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Mario Molina, 77, Dies; Sounded an Alarm on the Ozone Layer

José Mario Molina-Pasquel y Henríquez was born on March 19, 1943, in Mexico City to Roberto Molina Pasquel and Leonor Henríquez Molina. His father was a lawyer and judge who served as Mexican ambassador to Ethiopia, the Philippines and Australia. His mother was a homemaker.

He was fascinated by science from his youngest days, as he wrote in a memoir that appears on the Nobel site: “I still remember my excitement when I first glanced at paramecia and amoebae through a rather primitive toy microscope.” He converted a little-used bathroom in his home into a laboratory for his chemistry sets, guided by an aunt, Esther Molina, who was a chemist.

His family, following their tradition, sent him abroad for his education, and at 11 he was in a boarding school in Switzerland, “on the assumption that German was an important language for a prospective chemist to learn.”

He decided that of his two passions, chemistry and the violin, science was what he would devote himself to, and in 1960 he enrolled in the chemical engineering program at the National Autonomous University of Mexico. After studying in Paris and Germany, he began graduate studies at the University of California, Berkeley, in 1968. He received his doctorate in physical chemistry there in 1972.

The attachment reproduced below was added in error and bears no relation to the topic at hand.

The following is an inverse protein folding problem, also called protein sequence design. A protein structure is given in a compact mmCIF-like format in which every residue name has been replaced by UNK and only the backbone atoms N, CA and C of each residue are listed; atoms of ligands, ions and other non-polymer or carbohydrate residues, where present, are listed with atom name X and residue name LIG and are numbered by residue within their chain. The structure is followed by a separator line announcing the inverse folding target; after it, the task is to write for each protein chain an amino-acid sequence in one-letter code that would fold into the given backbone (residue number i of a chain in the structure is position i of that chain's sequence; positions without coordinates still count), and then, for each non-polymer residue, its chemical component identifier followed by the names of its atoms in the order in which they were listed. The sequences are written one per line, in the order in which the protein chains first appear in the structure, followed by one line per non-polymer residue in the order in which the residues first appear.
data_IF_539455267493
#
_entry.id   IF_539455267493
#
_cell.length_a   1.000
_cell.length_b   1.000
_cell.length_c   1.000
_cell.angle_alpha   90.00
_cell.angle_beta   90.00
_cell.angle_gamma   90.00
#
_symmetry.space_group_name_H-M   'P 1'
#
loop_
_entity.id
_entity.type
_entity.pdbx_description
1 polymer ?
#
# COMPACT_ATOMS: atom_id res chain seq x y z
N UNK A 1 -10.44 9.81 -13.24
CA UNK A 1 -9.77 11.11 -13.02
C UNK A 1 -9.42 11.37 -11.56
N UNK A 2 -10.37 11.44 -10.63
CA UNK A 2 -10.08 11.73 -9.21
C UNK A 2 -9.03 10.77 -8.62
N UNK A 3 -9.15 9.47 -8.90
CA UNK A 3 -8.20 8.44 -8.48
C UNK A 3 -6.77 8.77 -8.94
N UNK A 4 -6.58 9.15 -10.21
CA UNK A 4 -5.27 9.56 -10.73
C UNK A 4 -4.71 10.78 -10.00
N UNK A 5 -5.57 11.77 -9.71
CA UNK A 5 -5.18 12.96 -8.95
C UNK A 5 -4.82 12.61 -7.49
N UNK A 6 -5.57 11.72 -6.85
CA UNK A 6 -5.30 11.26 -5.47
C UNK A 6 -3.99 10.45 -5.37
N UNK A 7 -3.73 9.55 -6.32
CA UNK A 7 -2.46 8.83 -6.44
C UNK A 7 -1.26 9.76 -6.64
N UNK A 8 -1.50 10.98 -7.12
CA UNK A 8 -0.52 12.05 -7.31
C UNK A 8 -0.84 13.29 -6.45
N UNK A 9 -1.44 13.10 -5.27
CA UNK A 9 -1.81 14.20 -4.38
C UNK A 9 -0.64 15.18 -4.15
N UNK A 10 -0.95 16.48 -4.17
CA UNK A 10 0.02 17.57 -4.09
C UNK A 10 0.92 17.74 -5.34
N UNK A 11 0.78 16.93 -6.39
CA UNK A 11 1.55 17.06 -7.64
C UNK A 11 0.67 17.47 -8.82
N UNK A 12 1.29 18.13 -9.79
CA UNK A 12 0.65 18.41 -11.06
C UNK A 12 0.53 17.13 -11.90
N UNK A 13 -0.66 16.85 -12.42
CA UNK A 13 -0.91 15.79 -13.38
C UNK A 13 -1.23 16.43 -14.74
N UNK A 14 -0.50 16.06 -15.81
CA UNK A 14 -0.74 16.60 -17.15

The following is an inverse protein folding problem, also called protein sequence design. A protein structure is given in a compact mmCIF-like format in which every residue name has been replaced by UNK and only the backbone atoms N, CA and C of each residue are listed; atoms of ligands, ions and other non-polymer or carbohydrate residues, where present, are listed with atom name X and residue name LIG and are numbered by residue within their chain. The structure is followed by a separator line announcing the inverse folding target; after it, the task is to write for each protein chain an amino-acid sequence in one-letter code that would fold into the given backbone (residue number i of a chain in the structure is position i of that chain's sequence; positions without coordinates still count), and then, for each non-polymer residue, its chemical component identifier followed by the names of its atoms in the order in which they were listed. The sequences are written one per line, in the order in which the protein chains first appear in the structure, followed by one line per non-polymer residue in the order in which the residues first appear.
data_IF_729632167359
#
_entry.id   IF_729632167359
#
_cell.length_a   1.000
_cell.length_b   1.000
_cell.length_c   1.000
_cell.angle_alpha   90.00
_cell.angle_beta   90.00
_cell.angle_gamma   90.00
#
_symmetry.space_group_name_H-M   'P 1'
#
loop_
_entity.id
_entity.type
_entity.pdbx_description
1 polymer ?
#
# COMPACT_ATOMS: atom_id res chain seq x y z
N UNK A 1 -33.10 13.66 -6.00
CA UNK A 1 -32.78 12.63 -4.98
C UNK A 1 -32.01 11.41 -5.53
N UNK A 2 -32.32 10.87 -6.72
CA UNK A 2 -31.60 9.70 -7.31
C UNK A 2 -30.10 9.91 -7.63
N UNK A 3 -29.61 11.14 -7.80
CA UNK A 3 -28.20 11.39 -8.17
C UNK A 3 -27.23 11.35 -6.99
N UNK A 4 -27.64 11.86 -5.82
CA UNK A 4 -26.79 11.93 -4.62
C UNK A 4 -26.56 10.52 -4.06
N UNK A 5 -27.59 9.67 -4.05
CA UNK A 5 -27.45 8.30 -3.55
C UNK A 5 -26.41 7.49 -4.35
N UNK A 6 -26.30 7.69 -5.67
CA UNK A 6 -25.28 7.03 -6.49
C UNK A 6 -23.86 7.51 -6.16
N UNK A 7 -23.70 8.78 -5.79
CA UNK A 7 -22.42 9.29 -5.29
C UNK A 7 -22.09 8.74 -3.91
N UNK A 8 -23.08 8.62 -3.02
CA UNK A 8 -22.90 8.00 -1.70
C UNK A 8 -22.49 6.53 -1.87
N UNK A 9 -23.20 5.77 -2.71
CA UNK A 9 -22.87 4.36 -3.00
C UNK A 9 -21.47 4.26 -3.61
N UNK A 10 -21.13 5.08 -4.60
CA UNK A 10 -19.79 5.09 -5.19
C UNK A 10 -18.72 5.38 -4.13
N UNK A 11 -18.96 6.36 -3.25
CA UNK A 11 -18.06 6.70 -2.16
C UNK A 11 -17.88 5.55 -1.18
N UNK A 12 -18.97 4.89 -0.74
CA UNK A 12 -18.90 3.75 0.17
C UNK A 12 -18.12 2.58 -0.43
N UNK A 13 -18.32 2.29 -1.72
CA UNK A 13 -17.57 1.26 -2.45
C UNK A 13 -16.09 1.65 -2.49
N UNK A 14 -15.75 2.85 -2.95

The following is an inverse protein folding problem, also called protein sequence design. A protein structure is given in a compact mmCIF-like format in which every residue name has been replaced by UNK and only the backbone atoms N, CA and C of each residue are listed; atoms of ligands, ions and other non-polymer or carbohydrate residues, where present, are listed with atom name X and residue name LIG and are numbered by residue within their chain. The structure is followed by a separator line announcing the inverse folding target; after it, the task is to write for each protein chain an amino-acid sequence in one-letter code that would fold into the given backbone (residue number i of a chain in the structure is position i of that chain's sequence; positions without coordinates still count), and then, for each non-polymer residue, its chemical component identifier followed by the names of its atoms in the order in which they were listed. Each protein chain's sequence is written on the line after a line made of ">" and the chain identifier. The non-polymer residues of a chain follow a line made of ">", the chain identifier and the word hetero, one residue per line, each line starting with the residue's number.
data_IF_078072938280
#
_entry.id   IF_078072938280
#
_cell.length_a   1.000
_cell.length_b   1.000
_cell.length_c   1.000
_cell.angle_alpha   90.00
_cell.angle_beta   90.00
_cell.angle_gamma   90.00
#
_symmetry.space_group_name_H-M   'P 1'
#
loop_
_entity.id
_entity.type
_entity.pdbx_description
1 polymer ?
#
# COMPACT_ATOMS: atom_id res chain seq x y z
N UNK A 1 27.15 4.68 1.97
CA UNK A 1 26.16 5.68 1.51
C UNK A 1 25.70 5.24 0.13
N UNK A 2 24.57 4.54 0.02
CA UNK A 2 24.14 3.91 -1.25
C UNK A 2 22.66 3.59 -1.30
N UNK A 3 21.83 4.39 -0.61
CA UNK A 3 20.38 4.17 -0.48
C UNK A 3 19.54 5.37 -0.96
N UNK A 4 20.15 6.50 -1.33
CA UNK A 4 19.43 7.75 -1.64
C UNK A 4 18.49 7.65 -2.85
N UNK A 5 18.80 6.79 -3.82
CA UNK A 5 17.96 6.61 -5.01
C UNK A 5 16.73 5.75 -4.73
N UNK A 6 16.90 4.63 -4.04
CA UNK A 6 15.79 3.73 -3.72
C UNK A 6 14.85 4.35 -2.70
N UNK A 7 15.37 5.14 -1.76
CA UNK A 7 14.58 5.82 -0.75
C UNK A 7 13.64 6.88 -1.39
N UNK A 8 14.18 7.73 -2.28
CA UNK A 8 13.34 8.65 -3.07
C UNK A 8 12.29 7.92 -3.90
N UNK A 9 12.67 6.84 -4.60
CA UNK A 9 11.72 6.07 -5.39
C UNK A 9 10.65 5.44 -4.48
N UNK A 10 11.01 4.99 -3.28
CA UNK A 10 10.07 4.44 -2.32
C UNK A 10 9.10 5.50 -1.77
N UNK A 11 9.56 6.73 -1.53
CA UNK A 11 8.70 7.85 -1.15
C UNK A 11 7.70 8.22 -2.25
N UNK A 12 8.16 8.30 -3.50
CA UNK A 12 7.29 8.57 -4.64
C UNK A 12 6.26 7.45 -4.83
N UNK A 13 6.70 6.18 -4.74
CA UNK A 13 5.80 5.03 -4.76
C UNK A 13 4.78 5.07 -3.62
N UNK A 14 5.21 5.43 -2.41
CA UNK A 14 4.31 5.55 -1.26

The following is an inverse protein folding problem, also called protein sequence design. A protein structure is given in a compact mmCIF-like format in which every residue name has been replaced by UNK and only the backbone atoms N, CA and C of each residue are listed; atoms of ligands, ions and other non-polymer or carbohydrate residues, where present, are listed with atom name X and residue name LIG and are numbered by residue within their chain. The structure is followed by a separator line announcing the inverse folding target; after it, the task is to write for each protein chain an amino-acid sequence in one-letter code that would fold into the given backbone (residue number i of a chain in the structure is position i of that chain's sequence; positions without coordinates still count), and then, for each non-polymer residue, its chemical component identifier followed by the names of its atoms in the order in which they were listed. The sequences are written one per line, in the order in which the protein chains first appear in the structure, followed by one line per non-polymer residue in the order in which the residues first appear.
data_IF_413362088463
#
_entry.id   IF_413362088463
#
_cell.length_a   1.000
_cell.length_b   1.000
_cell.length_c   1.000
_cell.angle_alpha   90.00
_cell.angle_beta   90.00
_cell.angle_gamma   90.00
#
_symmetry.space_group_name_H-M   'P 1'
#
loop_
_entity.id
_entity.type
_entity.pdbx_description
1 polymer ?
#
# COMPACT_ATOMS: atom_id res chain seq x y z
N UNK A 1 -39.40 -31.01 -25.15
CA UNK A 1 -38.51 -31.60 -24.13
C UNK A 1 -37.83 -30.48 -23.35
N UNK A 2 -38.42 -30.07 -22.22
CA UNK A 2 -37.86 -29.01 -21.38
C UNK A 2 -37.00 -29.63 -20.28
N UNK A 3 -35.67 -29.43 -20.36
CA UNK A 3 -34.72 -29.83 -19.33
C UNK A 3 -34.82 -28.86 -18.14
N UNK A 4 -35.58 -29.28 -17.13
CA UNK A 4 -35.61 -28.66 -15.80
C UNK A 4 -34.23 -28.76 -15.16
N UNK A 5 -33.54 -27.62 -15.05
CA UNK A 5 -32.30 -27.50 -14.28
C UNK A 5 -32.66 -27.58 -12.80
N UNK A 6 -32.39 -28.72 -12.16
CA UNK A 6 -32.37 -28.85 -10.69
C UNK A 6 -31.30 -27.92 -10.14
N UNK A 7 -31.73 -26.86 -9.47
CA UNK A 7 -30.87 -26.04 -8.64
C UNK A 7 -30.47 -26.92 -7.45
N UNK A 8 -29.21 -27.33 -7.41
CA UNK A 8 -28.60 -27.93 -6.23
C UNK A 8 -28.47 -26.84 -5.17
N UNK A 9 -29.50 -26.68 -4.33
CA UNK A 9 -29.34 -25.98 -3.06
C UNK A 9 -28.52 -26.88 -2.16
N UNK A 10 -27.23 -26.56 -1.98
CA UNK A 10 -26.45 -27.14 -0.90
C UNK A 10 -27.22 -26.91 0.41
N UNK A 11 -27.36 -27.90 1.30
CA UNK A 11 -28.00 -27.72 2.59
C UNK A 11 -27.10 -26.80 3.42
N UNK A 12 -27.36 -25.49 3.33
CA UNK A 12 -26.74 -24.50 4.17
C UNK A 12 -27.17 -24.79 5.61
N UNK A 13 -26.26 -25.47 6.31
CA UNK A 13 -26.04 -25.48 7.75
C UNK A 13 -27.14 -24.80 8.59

The experience of studying at Berkeley was not just important to his development as a scientist, he would recall; he arrived in the wake of the free-speech movement, and political awareness was part of everyday life. He initially worked in the young field of chemical lasers, but he found himself “dismayed” to find that some researchers at other institutions were developing high-powered lasers to use as weapons.

“That was important,” Felipe José Molina, Dr. Molina’s son and an assistant professor of medicine at Harvard Medical School, said in an interview. Thanks to Dr. Molina’s experiences at Berkeley, his son said, he felt driven to do work “that had a benefit to society, rather than just pure research, or things that could potentially be harmful.”

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Mario Molina, Nobel-winning Mexican chemist who made key climate change finding, dies at 77

MEXICO CITY (AP) — Mario Molina, winner of the Nobel Prize in chemistry in 1995 and the only Mexican scientist to be honored with a Nobel, died Wednesday in his native Mexico City. He was 77 years old.

Molina’s family announced his death in a brief statement through the institute that carried his name. It did not give a cause of death.

He won the prize along with scientists Frank Sherwood Rowland of the United States and Paul Crutzen of the Netherlands for their research into climate change.

Molina and Rowland published a paper in 1974 that saw the thinning of the ozone layer as a consequence of chlorofluorocarbons, or CFCs, chemicals used in a range of products.

Molina’s work contributed to the drafting of the first international treaty on the subject, the Montreal Protocol, which phased out the use of the chemicals. Later, he focused on confronting air pollution in major cities like his own Mexico City and pushing for global actions to promote sustainable development.